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Advocacy

Findings of sexual harassment in the High Court underscore the need for cultural and institutional change

The ICJ Victoria (ICJV) condemns all forms of harassment in the workplace and supports the processes and recommendations of the Hon Chief Justice Susan Kiefel AC in addressing allegations of sexual harassment by former High Court Justice the Hon Dyson Heydon AC QC.

 

Sexual harassment is a form of violence and an abuse of power. UN Women notes that it is a form of abuse and discrimination rooted in power imbalance, which requires leadership and culture change to end[1]. The sexual harassment of women in the workplace specifically is a form of discrimination against women and constitutes a violation of human rights.[2] States have obligations under international law to protect economic, social and cultural rights, including by upholding equality and non-discrimination.[3]

 

While harassment is not acceptable in any setting, failures of integrity and professional ethics within a judicial system in particular have adverse effects on public trust in institutions.[4] Discrimination by the judiciary compromises the appearance of impartiality, fairness and objectivity. It is of particular importance that judges, individually and collectively, are held to the highest standard of conduct and workplace etiquette. ICJV recalls the UN-endorsed Bangalore Principles of Judicial Conduct, which state that integrity and propriety are among the essential requirements of judicial office.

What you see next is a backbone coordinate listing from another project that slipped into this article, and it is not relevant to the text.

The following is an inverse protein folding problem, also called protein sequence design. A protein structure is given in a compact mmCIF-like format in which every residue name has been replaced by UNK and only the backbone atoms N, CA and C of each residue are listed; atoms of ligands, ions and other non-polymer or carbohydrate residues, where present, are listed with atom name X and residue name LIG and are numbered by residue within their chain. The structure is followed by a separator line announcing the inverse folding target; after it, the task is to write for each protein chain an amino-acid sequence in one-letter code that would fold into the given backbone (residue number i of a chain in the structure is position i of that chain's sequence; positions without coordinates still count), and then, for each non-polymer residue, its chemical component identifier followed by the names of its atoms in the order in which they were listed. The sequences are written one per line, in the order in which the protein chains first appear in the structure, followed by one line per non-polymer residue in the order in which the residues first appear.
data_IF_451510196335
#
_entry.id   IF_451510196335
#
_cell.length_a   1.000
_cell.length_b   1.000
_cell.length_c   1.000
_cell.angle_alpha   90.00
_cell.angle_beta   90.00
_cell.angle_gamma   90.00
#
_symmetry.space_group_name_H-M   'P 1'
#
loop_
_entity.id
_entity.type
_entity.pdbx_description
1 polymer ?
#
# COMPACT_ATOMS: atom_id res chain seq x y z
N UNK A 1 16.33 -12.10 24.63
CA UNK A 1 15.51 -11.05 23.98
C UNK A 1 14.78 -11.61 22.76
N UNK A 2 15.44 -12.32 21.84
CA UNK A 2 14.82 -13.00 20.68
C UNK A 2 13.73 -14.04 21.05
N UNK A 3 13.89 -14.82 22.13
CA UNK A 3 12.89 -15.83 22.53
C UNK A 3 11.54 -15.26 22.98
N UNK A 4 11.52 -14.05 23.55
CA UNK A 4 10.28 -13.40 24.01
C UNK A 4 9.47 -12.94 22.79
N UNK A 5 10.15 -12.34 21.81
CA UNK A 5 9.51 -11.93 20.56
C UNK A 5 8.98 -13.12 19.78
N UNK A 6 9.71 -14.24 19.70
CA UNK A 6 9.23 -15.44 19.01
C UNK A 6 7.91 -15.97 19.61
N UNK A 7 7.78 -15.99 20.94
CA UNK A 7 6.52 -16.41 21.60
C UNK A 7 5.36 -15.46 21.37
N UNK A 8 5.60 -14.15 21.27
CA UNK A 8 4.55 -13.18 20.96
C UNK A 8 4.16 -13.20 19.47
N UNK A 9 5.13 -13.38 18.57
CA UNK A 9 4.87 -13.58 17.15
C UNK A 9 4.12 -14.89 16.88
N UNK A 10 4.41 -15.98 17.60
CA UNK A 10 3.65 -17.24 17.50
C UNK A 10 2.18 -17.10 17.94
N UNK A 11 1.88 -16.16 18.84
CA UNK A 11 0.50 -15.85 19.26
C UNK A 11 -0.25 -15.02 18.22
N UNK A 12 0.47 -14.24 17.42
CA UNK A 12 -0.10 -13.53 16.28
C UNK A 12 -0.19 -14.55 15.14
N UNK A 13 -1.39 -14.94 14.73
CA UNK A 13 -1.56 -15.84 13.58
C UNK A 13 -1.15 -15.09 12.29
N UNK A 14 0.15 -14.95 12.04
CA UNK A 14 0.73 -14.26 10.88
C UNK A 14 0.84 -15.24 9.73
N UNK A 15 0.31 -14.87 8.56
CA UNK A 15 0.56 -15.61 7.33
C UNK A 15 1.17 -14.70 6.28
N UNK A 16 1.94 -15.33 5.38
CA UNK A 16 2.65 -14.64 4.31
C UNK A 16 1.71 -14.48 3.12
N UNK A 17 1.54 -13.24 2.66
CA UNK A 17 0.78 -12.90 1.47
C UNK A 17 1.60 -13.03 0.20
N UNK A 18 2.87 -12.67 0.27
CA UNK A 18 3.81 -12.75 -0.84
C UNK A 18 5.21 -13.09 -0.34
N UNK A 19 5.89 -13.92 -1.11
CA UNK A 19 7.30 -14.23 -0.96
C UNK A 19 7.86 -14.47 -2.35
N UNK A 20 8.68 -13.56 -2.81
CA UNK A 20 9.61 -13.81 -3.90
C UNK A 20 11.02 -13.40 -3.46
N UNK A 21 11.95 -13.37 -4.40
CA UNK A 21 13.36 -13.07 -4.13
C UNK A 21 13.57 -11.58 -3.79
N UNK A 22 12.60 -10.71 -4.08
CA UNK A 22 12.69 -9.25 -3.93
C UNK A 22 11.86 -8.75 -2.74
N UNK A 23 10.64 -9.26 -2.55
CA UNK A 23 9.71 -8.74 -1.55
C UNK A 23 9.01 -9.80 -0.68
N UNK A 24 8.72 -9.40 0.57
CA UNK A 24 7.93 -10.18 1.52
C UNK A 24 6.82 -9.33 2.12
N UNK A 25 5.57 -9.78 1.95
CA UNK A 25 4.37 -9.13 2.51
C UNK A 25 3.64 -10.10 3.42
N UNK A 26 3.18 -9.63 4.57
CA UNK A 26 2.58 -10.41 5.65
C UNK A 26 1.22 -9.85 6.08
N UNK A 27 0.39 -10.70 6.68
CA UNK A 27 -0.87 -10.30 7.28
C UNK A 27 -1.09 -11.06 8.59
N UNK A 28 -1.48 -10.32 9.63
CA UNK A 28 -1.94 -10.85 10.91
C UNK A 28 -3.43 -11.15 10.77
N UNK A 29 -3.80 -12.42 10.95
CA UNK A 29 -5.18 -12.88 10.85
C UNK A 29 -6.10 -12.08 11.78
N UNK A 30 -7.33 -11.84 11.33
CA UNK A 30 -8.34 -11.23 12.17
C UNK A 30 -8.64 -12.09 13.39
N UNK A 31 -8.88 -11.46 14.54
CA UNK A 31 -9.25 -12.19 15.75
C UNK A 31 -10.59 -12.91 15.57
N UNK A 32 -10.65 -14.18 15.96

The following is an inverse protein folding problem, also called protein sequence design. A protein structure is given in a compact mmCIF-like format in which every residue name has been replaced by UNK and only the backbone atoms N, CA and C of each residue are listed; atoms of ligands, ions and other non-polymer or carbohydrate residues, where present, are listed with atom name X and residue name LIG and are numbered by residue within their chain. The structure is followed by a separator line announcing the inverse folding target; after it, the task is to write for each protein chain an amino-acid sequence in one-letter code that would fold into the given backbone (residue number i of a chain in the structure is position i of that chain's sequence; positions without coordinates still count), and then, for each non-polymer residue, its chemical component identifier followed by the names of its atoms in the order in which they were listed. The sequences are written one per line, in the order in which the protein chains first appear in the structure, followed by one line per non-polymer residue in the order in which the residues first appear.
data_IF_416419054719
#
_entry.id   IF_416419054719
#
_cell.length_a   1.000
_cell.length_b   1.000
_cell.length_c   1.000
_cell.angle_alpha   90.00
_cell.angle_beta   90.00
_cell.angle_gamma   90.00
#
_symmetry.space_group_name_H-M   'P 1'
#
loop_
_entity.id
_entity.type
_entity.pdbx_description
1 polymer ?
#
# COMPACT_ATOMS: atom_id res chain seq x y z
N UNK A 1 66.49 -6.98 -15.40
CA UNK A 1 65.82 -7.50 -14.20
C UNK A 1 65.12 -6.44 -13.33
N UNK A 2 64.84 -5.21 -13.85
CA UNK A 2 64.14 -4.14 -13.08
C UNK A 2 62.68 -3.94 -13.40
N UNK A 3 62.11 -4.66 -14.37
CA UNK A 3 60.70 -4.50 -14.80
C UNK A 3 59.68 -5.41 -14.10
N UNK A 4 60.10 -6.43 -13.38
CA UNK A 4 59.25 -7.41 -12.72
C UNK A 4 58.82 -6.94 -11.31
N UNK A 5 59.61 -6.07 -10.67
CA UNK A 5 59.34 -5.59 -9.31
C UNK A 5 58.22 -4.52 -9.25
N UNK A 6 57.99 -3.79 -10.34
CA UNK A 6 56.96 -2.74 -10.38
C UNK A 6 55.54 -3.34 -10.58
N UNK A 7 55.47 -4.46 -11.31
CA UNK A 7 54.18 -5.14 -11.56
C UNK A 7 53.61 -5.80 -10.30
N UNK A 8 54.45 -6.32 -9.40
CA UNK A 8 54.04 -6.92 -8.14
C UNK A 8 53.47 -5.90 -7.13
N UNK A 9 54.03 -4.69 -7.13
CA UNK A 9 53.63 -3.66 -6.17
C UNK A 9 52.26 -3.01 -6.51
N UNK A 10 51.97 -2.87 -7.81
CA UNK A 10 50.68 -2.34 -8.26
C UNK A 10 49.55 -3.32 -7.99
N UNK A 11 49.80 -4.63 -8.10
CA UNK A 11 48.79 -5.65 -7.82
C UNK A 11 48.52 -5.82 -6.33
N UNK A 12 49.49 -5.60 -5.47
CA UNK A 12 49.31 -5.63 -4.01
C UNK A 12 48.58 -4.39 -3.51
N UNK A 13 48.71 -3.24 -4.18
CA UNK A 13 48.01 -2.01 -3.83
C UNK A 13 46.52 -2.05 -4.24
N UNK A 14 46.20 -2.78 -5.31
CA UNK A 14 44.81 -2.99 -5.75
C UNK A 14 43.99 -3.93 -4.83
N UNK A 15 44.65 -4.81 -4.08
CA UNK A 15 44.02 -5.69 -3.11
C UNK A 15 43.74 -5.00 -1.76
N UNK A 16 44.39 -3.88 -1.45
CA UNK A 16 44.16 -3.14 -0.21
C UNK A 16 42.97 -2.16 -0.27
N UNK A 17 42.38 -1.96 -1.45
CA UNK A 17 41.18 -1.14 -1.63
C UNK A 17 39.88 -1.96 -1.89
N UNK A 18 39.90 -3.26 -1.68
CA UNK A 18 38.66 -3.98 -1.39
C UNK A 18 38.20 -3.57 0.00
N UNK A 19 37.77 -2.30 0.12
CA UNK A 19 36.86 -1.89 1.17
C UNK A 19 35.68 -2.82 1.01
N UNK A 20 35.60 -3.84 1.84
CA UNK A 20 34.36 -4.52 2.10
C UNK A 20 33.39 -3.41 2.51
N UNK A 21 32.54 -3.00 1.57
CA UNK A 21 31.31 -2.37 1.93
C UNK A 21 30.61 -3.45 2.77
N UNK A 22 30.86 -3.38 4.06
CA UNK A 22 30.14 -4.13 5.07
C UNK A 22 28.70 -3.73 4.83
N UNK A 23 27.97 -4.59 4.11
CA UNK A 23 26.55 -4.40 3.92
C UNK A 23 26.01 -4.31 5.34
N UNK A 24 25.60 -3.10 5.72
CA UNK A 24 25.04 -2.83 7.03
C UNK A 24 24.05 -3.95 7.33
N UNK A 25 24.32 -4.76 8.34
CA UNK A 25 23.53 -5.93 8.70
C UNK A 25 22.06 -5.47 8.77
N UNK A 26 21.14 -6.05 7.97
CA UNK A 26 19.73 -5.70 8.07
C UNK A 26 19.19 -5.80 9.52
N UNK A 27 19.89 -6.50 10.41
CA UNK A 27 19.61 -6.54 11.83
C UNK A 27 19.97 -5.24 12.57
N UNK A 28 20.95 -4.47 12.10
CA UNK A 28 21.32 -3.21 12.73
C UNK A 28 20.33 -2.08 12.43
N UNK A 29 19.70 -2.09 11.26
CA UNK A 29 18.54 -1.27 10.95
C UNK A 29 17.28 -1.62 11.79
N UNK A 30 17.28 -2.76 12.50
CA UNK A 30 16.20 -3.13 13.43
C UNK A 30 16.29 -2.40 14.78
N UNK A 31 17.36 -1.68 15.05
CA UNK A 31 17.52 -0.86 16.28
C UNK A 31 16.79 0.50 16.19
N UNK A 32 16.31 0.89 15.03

ICJV acknowledges that discrimination and sexual harassment extend throughout the legal profession and disproportionately affect women. In Victoria, 61% of women in the legal profession have reported sexual harassment during their career.[5] ICJV recognises the significance of international legal conventions codifying the right to work in an environment free of harassment and violence.[6]

 

ICJV notes with concern that the alleged behaviour of former Justice Heydon was reported to have been an ‘open secret’.[7] Where informal processes are insufficient to eradicate discrimination, stronger laws and oversight should be considered. ICJV further notes that social and institutional change within the legal sector is required to stamp out any culture of inequality that enables sexual harassment and discrimination.
Accepting that disciplinary oversight of judges should not interfere with their constitutional independence, it is suggested that the Federal Government consider the establishment of an independent federal judicial commission, as similarly already exist in Victoria, New South Wales, and South Australia.

 

Further resources

  • Joint statement on safe healthy and respectful workplaces by the Heads of Jurisdiction of Victoria’s courts and tribunal.
  • Law Council President, Pauline Wright, statement regarding Hon Dyson Heydon, AC, QC
  • Law Council President, Pauline Wright, statement regarding sexual harassment in the legal profession.

 

[1] https://www.unwomen.org/media/headquarters/attachments/sections/library/publications/2018/towards-an-end-to-sexual-harassment-en.pdf?la=en&vs=4236.

[2]https://www.ohchr.org/Documents/Issues/Women/SR/StatementILO_31May2019.pdf.

[3] https://www.icj.org/chapter-5-standards-and-techniques-of-review-in-domestic-adjudication-of-esc-rights-2/5-2-non-discrimination-and-equality/.

[4] https://www.unodc.org/unodc/en/corruption/judicial-integrity.html

[5] https://lsbc.vic.gov.au/sites/default/files/2020-03/Sexual%20Harassment%20in%20the%20Victorian%20Legal%20Sector%20Report.pdf (pg. vii).

[6] Convention 190, Recommendation No 206 and the accompanying Resolution adopted by the International Labour Organisation in 2019: Eliminating Violence and Harassment in the World of Work.

[7] https://www.smh.com.au/national/high-court-inquiry-finds-former-justice-dyson-heydon-sexually-harassed-associates-20200622-p5550w.html

 

Click HERE for a printable copy of this statement.